Check your local building department

The maximum value of a project that can be completed without a license varies from state to state and county to county. It is wise to check with your state and local building department for what project type and size calls for a licensed contractor.

In New York City, projects under $200 can be done by someone without a license. Jobs under $500 in California, such as painting can also be completed by someone without a license.

Whether you live in the suburbs or city in most areas of the country, it is very likely that all but the smallest home improvement projects, like swapping out a faucet or painting room, will require a licensed general contractor. Anyone taking on a project over your area’s minimum without a contractor’s license is doing so illegally. Besides breaking the law, there is no accountability if an issue should arise (more about that below).

You want a contractor who has insurance for your protection

Your home insurance might cover a few things, but when something goes wrong with a renovation, an average policy won’t cover everything. For example, if a bathtub is installed incorrectly and causes water damage to your floor, your home insurance might cover the water damage. However, it won’t help you when it comes to fixing that shoddy installation job.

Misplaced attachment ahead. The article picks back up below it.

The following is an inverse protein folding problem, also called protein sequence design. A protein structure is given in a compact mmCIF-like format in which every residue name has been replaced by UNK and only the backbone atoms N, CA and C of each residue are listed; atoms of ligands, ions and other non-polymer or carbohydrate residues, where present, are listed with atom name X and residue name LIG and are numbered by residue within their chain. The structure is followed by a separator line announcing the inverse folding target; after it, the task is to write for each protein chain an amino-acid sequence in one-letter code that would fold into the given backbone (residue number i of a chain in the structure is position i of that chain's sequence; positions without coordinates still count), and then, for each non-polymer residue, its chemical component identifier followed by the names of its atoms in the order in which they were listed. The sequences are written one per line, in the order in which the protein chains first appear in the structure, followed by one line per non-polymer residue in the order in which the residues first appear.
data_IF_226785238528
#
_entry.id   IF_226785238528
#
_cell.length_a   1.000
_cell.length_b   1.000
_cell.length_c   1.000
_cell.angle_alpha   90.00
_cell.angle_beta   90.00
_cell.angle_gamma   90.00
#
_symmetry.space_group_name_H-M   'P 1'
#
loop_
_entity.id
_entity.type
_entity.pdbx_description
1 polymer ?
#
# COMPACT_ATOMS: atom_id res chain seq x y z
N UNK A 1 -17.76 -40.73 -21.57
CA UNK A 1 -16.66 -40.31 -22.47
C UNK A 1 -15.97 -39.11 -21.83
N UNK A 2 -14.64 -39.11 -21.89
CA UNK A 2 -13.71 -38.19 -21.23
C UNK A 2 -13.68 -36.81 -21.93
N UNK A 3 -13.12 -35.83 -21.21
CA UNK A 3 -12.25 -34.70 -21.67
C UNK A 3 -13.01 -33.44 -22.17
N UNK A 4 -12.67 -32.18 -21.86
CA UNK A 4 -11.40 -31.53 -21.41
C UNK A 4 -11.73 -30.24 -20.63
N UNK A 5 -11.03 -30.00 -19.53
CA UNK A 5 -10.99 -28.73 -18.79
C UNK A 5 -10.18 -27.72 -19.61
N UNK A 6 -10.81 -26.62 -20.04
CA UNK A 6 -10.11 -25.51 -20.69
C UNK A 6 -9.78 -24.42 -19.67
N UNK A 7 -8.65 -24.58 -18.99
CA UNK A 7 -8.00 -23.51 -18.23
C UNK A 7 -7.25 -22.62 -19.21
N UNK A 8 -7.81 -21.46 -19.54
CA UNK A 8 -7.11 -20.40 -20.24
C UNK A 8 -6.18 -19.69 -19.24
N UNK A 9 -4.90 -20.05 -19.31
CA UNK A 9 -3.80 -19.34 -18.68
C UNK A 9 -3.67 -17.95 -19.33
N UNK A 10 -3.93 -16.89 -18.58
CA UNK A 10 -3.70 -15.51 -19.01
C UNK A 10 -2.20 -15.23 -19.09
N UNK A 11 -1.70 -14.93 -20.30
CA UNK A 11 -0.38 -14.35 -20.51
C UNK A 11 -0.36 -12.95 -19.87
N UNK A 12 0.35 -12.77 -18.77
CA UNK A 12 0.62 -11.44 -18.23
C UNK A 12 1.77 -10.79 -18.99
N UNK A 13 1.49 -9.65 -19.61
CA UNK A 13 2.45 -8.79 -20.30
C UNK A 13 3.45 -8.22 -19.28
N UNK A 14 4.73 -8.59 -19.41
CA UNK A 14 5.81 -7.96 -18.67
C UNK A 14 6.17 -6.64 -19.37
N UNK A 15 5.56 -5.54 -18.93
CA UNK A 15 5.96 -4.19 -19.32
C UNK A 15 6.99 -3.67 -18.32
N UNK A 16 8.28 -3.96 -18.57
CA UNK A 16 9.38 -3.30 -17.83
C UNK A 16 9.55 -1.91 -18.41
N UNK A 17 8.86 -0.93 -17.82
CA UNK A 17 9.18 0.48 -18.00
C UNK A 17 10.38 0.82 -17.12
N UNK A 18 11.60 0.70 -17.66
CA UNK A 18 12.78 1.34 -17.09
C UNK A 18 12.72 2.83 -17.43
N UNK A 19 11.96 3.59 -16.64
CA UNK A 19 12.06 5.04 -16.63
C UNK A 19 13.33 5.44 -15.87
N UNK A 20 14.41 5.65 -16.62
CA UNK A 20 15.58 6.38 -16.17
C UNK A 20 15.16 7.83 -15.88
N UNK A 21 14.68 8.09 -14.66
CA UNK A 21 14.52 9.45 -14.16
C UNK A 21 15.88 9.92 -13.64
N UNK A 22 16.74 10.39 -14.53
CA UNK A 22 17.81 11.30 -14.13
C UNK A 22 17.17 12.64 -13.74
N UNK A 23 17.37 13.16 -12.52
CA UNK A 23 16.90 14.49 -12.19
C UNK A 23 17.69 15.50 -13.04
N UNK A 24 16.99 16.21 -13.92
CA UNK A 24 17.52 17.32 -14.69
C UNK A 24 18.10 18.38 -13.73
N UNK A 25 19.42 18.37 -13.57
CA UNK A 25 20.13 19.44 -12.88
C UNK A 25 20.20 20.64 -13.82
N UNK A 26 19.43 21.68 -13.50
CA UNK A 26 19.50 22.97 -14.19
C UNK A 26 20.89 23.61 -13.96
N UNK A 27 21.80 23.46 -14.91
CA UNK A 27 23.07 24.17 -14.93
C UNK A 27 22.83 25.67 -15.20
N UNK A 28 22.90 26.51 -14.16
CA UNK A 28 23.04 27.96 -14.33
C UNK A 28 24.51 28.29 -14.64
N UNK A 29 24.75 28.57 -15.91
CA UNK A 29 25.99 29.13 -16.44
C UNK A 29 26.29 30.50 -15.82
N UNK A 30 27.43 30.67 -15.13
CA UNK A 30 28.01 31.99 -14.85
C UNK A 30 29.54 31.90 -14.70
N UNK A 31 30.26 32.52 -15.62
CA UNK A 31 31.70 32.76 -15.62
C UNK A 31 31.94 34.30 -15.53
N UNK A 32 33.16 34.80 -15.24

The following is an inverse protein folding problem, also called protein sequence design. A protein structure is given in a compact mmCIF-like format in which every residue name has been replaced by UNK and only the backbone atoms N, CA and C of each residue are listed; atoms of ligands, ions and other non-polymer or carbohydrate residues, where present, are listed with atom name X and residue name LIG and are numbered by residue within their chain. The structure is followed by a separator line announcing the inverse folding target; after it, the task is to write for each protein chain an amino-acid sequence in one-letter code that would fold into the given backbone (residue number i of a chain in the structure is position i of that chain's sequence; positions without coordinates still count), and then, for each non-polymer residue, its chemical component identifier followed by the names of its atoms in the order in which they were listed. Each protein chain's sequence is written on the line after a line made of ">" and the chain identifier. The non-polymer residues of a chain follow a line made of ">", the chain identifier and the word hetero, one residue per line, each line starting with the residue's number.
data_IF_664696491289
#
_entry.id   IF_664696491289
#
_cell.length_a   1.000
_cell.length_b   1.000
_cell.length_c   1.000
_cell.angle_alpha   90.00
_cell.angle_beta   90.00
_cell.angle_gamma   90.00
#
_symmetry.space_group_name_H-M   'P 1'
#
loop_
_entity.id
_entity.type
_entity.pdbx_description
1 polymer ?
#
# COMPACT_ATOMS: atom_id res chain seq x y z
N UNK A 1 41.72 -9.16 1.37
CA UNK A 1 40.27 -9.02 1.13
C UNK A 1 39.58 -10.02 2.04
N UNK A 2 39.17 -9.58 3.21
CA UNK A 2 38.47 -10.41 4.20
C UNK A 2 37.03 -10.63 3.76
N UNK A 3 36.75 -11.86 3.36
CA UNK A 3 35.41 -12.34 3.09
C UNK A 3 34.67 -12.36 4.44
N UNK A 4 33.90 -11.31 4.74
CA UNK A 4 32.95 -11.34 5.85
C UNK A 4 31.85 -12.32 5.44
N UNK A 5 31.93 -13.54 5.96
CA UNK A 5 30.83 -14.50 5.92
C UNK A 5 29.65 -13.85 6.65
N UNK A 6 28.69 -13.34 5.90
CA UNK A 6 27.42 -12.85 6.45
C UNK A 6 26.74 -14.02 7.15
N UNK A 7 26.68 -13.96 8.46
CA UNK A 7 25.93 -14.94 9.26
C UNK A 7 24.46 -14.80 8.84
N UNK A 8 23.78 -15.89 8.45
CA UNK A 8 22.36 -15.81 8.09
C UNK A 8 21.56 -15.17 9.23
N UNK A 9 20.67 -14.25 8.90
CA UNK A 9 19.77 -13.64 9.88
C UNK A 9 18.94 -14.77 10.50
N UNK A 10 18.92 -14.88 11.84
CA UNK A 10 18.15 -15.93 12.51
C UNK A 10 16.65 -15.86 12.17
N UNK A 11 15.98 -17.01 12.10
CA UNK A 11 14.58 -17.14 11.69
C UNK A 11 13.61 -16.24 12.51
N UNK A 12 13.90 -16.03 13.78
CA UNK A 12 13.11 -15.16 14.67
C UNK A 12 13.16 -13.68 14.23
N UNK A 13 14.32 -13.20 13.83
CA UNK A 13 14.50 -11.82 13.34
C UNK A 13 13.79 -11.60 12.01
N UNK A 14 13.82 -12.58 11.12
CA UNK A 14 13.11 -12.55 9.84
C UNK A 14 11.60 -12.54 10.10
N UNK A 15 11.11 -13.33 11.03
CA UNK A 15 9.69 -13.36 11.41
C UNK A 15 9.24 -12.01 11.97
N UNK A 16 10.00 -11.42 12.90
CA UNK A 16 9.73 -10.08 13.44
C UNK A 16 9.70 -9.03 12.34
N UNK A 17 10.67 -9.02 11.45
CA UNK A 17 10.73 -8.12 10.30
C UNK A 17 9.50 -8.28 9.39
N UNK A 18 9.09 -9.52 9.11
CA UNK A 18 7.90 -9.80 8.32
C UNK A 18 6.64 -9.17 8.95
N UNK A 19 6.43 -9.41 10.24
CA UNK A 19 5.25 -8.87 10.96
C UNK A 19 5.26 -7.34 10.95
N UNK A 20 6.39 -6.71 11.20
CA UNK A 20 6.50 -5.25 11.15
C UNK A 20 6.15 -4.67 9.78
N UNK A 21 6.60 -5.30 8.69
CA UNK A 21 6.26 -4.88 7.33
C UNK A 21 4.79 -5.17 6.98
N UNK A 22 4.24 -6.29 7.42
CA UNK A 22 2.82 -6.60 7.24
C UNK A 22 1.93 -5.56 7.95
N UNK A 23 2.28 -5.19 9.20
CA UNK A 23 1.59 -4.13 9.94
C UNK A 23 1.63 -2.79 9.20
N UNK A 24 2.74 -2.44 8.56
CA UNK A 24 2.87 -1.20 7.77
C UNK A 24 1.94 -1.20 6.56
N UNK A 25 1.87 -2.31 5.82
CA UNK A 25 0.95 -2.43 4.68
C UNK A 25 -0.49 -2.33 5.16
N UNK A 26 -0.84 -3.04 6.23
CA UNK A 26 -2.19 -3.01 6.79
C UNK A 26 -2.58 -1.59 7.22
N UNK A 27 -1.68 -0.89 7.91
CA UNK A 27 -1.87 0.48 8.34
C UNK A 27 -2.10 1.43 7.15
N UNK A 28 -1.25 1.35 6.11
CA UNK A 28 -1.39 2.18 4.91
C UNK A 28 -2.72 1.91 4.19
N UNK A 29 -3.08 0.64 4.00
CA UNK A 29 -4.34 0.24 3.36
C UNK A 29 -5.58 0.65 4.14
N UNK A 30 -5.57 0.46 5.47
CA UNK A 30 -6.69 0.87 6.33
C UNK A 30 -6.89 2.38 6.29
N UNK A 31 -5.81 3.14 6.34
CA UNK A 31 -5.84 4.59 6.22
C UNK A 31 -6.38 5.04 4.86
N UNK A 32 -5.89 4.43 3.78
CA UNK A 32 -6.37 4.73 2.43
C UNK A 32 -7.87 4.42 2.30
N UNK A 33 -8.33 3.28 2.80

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With people working in your home, you are something of a pseudo employer. If any workers are injured while on the job in your residence, you could be vulnerable to a lawsuit.

Those reasons are why licensed general contractors are required to carry two types of insurance:

  • General liability insurance: This covers the contractor against any third-party lawsuits involving injury to a person or damage to property. For instance, if your contractor reverses into your neighbor’s car, the cost of damage is covered.